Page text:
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Quindell PLC: The Dirty Truth

Short selling — now there are two words that can plunge an icy dagger into the emotional heart of an investor.

In itself, there’s nothing wrong with selling short. If you honestly believe a stock is overvalued, based on honest reporting and analysis, then by all means borrow some shares and sell them — in addition to hopefully enriching yourself, you’ll also be helping our economy in its quest for efficient allocation of capital.

But short selling can be a damaging tool, and in the short term it has the potential to destroy promising new companies.

Look at what happened to Quindell (LSE: QPP) last month.

ThumbDownDamaging report

The mysteriously named Gotham City Research released a report that condemned Quindell shares to a valuation of no more then three pence — though they currently change hands for around 21p. The so-called research slated the company’s prospects as being built on sand. How was the report publicised? By Twitter, that’s how.

Something reportedly admitted right away was that it should be assumed that Gotham City would benefit from a falling share price — so we were looking at a someone with a declared interest in Quindell tanking, publicising a scathing attack on the company? Hmm.

For its part, Quindell published a quick rebuttal, calling the Gotham City report “highly defamatory” and “deliberately misrepresentative” — and the company went on to launch legal action and pointed out that large short positions had been taken ahead of the publication of the report.

Quindell is set to report the episode to regulators, too.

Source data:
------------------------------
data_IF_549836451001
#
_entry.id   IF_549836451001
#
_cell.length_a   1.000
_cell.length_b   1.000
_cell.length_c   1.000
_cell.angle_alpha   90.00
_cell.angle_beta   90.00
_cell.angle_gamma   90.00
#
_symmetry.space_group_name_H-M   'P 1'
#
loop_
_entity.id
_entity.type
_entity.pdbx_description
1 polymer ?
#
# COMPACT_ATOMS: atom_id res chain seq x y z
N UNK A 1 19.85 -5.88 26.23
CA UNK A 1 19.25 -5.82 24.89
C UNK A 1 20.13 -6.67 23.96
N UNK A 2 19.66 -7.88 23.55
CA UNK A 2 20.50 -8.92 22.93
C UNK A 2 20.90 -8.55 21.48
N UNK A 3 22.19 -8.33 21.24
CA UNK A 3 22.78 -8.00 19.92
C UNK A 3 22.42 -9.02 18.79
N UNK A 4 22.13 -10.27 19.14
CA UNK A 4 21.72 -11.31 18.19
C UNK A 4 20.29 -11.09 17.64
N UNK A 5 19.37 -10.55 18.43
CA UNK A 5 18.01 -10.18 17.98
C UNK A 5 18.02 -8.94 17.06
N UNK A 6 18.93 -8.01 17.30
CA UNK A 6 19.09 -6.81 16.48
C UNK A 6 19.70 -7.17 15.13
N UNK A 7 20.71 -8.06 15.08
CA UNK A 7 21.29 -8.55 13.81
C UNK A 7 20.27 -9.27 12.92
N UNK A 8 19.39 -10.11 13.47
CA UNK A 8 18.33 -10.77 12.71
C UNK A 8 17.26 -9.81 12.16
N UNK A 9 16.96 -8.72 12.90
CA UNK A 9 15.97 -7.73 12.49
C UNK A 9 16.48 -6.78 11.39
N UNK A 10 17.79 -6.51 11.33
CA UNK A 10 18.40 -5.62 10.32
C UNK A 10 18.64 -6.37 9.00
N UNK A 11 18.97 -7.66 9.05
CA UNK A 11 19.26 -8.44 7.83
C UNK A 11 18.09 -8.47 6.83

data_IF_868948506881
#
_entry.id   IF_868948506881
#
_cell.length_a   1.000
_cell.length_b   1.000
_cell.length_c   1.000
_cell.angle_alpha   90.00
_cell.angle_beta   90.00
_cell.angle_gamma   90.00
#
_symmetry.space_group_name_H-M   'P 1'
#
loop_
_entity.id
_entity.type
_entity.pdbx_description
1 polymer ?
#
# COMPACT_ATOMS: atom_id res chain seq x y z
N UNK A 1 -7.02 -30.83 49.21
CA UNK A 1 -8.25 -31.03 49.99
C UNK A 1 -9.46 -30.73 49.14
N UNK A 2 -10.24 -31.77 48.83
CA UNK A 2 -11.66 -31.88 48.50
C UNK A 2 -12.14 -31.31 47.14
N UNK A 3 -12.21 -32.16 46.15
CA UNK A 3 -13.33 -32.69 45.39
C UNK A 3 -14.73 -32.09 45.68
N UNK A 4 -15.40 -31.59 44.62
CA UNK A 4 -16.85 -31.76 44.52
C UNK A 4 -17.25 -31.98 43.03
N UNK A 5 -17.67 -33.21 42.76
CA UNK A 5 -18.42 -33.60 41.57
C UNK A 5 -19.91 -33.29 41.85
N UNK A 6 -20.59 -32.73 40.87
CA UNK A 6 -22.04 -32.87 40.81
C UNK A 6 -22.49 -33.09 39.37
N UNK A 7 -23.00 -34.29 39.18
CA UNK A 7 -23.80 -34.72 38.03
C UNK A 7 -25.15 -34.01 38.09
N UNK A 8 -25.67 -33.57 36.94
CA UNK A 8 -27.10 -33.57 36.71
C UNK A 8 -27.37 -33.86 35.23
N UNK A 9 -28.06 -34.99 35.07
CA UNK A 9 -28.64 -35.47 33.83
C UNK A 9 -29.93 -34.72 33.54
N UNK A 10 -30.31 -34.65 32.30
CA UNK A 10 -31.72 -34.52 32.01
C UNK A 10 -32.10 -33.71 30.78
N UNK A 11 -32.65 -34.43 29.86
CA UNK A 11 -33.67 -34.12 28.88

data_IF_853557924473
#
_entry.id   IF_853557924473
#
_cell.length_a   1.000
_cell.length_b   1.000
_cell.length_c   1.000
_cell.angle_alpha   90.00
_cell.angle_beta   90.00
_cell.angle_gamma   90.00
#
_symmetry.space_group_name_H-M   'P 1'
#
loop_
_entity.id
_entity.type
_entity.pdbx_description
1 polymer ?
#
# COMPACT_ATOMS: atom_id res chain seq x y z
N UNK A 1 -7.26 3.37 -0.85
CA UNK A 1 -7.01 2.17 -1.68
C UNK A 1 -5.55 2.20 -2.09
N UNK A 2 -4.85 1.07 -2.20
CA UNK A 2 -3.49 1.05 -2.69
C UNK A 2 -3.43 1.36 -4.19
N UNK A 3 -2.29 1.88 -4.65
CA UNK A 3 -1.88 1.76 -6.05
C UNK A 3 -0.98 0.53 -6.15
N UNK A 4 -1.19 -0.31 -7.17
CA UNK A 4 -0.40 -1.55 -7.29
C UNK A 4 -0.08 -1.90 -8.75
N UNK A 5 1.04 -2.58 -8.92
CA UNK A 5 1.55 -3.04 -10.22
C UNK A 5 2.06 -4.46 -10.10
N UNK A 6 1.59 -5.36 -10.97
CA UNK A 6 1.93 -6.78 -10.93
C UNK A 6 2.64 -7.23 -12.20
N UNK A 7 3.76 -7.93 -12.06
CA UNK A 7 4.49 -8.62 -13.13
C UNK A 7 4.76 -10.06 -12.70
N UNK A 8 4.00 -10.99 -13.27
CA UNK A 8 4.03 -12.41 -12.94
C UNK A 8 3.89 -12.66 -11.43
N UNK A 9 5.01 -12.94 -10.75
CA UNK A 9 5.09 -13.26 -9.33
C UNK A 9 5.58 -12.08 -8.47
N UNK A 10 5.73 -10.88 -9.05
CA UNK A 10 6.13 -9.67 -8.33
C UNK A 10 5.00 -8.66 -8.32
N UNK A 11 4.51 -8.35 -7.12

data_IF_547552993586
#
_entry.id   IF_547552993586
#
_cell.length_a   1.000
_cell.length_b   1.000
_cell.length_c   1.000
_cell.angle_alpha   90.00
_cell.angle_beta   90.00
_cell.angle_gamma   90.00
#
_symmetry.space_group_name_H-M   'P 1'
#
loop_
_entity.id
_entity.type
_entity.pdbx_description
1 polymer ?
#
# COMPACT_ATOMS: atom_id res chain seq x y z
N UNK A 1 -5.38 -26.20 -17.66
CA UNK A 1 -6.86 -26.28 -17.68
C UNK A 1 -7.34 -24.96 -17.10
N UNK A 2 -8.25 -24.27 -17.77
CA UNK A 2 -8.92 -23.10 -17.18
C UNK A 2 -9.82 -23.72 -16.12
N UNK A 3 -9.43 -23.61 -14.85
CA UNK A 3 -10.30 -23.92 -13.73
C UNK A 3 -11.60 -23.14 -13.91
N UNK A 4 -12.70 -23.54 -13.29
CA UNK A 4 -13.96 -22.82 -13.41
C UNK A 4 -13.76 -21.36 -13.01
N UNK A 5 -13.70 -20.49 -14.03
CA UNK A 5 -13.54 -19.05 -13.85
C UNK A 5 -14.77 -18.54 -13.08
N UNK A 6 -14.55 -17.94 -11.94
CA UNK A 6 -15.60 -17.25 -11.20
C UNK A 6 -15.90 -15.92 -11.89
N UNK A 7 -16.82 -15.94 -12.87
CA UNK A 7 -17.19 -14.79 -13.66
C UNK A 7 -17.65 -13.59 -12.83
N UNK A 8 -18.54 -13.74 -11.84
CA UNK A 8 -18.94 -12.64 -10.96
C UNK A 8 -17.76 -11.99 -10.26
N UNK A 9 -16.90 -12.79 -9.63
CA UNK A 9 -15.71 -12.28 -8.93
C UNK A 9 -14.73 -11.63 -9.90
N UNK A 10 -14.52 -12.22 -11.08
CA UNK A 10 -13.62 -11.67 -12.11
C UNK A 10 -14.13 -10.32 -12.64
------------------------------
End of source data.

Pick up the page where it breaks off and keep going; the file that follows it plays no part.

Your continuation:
blinkxBlinkx too

We saw a similar situation here with the Fool’s Beginners Portfolio not so long ago, when a Harvard Professor, Ben Edelman, published a withering attack on video-technology specialist Blinkx (LSE: BLNX). Blinkx, not unsurprisingly, robustly defended itself against the professor’s allegations of unethical practices — but the shares crashed by 40%.

Now, Professor Edelman’s report was paid for by two unnamed investment companies, and he later admitted that the terms of his contract meant that “If I find nothing, there will be a discount“. So he’s admitting to being paid to report negatively on a company?

We don’t know who paid for this, but five hedge funds that had short positions have reduced their exposures since the report was published.

What is to be done?

It’s tough to regulate shorting and conflict-of-interest reporting, but the FCA does have powers to deal with market abuse (at least in the UK). And European Securities and Markets Authority regulations can kick in whenever there’s a negative swing of more than 10% — and a “competent authority” is supposed to have the ability to take action. But I’m not holding my breath.

Dirty business

I’ll repeat my support for honest short-selling, but when there are powerful investors around who can make a pile from putting an undeserved short-squeeze on a company (and it’s always a vulnerable small company — you couldn’t do it with the blue chips), well, it can be a dirty business.

Finally, if you're looking for a promising growth share (and have a longer horizon than any dodgy shorters), look no further than the Motley Fool's BRAND-NEW "Top Growth Stock For 2014" report. Like Quindell and Blinkx, it's a smaller-cap stock, but they're the ones with most room to grow. And its earnings and dividends have been powering up nicely!

To find out more, just click here for your personal copy of the report while it's still available.

Alan does not own any shares in Quindell or Blinkx.